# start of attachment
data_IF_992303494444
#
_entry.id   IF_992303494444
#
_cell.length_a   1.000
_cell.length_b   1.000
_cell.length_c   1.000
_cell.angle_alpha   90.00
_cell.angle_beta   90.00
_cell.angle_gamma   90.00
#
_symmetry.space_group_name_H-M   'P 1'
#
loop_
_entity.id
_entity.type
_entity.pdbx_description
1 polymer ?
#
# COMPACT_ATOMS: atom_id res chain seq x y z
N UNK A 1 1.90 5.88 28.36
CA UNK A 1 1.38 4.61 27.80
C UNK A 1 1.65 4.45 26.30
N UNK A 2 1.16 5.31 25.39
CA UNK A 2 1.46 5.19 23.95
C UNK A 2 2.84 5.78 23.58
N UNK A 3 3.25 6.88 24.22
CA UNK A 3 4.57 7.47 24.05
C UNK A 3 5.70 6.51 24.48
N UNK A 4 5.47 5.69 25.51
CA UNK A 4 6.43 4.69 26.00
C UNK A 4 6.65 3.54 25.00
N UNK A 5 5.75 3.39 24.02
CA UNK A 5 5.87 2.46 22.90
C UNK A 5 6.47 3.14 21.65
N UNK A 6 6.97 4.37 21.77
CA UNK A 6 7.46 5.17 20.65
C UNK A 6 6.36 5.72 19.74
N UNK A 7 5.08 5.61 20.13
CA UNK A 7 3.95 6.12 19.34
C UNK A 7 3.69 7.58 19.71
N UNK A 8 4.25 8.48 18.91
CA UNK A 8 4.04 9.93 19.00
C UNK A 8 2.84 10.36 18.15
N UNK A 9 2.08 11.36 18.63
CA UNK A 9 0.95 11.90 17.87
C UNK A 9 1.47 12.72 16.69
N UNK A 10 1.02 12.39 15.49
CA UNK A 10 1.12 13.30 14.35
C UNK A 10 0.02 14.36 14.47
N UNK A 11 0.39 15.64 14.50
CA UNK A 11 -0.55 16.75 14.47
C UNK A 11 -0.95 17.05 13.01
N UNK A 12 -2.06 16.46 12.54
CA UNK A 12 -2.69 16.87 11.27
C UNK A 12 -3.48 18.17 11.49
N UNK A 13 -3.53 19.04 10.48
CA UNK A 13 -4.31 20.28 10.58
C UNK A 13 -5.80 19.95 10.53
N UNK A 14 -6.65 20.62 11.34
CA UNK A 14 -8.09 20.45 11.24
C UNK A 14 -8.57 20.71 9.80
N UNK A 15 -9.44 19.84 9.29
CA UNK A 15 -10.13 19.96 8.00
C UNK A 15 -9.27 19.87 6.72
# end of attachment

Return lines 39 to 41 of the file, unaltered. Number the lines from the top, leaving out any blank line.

N UNK A 7 5.08 5.61 20.13
CA UNK A 7 3.95 6.12 19.34
C UNK A 7 3.69 7.58 19.71